our work maybe, her art projects, my poems,
    or an exhibit one of us had seen
    at the Getty, LACMA, a gallery at Bergamot Station.
    Now her door is closed,
    her name and title still on it,
    but, she doesn’t work in there anymore.

    Now we sometimes chat in her nice
    third floor room in a tall building
    on Prospect Avenue in Redondo Beach
    with her favorite books around her
    along with photos, writing papers, art supplies –
    even a big screen TV –
    all the comforts of home.

    Not at a computer anymore,
    she sits propped up
    in bed in an aqua gown,
    an oxygen tube in her nose
    and a permanent IV shunt in her arm
    to receive the doses of morphine
    that increase day by day.
    We look at the ocean as she tells me
    her plans for her death.
    Her ashes will fertilize several gardens
    and her spirit,
    happy to miss the daily catastrophes
    of the living world,
    will soar to her own personal star.
    If all goes according to schedule,
    she’ll be there in time for her 52nd birthday in August.

    Paul’s Poem

    You didn’t even touch me, Mother.
    I was just down the hall,
    sitting against the shower door
    in the blue bathtub.
    I was cold in there.
    Why didn’t you touch me?
    All you had to do was step
    inside the bathroom.
    I was still there
    sitting on my box cutter
    in a small puddle of blood.
    I was dressed.
    I still had on the clothes
    I wore to work,
    my white long-sleeved shirt and khakis.
    It would have been okay if you came in.
    You didn’t have to keep the door closed.
    I was lonely in there.
    You could have come in.

    Why didn’t you come down to the garage
    to kiss me goodbye?
    Strangers from the coroner’s office
    put me on a gurney
    stuffed me in a plastic bag
    and took me away.
    I didn’t want to go,
    but they had to make sure I was my murderer
    not someone else.
    You could have unzipped me down to my neck
    and kissed me on the forehead or on my lips.
    I wouldn’t have minded.
    Even though my tongue was sticking out a little
    I didn’t look too bad.

    I know you weren’t allowed to visit
    during my four days at coroner’s office,
    but I don’t understand why you didn’t come
    with Dad and Uncle Ken to the mortuary.
    That was your last chance,
    That was your last chance to see me whole
    and you stayed home.
    Why did you stay home, Mother?
    Oh, sure, Dad probably told you to.
    But you could have come anyway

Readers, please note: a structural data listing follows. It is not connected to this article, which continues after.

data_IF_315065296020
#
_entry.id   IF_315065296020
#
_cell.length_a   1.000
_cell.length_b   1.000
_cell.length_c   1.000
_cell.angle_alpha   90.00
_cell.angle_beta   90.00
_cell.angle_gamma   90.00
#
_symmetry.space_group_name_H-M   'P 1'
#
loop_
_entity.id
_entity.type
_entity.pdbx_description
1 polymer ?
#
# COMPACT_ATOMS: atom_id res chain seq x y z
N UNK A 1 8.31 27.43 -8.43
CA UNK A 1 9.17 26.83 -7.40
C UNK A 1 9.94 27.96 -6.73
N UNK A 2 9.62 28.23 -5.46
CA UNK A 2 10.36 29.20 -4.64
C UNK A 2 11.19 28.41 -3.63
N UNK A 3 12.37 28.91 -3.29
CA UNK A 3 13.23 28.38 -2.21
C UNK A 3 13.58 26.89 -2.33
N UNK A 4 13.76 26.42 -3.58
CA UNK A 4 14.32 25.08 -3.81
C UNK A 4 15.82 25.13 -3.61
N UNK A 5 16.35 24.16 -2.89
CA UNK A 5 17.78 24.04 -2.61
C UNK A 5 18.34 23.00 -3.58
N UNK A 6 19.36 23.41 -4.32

How come, Mother?

    I wanted you there with me
    before they took me away for good
    before they turned me into a bag of ashes.
    Were you mad at me, Mother?
    Were you mad that I did it?
    Were you mad that I killed myself?
    Were you frightened to see me dead?

    Black Bomber

    Swaddled in this
    black bomber jacket all weekend,
    I am safe from the Big Sur chill.
    It’s too large for me.
    And that’s okay. It was Paul’s.
    I bought it for him
    years ago at American et Cie on La Brea
    before he went crazy
    and decided to leave us
    way before his time.
    I like how it snuggles me,
    like he’s in there too giving me a hug.
    It’s the only piece
    of his clothing I have left.
    I’ve given away the rest:
    his favorite plaid shirts
    that smelled of sweat and smoke,
    the torn jeans he salvaged
    from second-hand stores,
    his worn brown Doc Martin oxfords
    that took him miles on his manic escapades,
    and the tan suede jacket
    he had me repair over and over
    because he couldn’t let it go.
    Like this jacket –
    I’ll never let it go.
    It has stains I can’t remove
    and threads unraveling,
    My son is gone.
    But, this jacket –
    try and take it from me.
    Just try.

    Three Cemeteries

    On a cool, sunny day in Normandy
    the breeze does not disturb
    the graves at the American Cemetery.
    No matter where you stand,
    looking diagonally, horizontally,
    or straight back and forth,
    each alabaster white grave marker
    each chiseled engraving
    in perfect precision
    and symmetry
    as far as the eye can see.
    The grass covering the graves
    mowed just the right height